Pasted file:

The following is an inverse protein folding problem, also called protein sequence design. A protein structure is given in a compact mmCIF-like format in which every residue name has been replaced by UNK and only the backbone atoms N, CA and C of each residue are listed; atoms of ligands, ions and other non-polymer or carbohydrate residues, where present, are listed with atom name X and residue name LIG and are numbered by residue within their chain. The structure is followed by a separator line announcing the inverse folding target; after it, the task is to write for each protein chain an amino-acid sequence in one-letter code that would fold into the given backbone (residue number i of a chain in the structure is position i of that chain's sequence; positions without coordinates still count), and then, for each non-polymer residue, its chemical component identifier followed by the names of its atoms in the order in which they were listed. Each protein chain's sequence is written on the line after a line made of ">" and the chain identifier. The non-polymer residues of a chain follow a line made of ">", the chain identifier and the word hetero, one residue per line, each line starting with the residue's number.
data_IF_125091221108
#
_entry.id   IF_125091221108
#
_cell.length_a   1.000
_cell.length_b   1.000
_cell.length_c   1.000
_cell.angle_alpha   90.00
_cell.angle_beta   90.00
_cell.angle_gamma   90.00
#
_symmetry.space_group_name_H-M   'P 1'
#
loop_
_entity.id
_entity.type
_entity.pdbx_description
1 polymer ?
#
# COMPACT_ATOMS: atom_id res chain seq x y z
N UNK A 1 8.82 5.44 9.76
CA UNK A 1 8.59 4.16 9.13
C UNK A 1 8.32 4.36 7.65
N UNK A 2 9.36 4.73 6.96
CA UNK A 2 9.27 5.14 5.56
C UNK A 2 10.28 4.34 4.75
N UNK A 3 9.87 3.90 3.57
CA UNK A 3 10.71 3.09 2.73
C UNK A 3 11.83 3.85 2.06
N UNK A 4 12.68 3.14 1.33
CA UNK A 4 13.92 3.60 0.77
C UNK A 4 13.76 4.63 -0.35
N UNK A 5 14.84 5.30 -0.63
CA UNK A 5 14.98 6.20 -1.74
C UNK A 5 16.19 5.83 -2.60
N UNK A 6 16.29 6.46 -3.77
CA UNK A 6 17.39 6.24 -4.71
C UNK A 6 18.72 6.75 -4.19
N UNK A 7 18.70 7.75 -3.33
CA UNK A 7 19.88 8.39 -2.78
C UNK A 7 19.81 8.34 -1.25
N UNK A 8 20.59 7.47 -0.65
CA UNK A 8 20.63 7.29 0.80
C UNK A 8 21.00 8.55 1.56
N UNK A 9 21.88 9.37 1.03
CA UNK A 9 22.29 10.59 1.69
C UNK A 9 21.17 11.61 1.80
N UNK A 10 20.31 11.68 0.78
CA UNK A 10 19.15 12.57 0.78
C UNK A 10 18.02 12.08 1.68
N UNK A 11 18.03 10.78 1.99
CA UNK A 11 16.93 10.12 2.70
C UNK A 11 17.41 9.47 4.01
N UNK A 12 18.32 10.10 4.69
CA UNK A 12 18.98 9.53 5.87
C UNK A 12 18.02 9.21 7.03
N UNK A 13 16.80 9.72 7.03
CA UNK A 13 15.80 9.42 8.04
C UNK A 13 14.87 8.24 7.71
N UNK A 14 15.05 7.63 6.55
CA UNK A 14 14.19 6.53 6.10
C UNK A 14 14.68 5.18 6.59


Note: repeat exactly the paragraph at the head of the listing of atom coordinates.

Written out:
The following is an inverse protein folding problem, also called protein sequence design. A protein structure is given in a compact mmCIF-like format in which every residue name has been replaced by UNK and only the backbone atoms N, CA and C of each residue are listed; atoms of ligands, ions and other non-polymer or carbohydrate residues, where present, are listed with atom name X and residue name LIG and are numbered by residue within their chain. The structure is followed by a separator line announcing the inverse folding target; after it, the task is to write for each protein chain an amino-acid sequence in one-letter code that would fold into the given backbone (residue number i of a chain in the structure is position i of that chain's sequence; positions without coordinates still count), and then, for each non-polymer residue, its chemical component identifier followed by the names of its atoms in the order in which they were listed. Each protein chain's sequence is written on the line after a line made of ">" and the chain identifier. The non-polymer residues of a chain follow a line made of ">", the chain identifier and the word hetero, one residue per line, each line starting with the residue's number.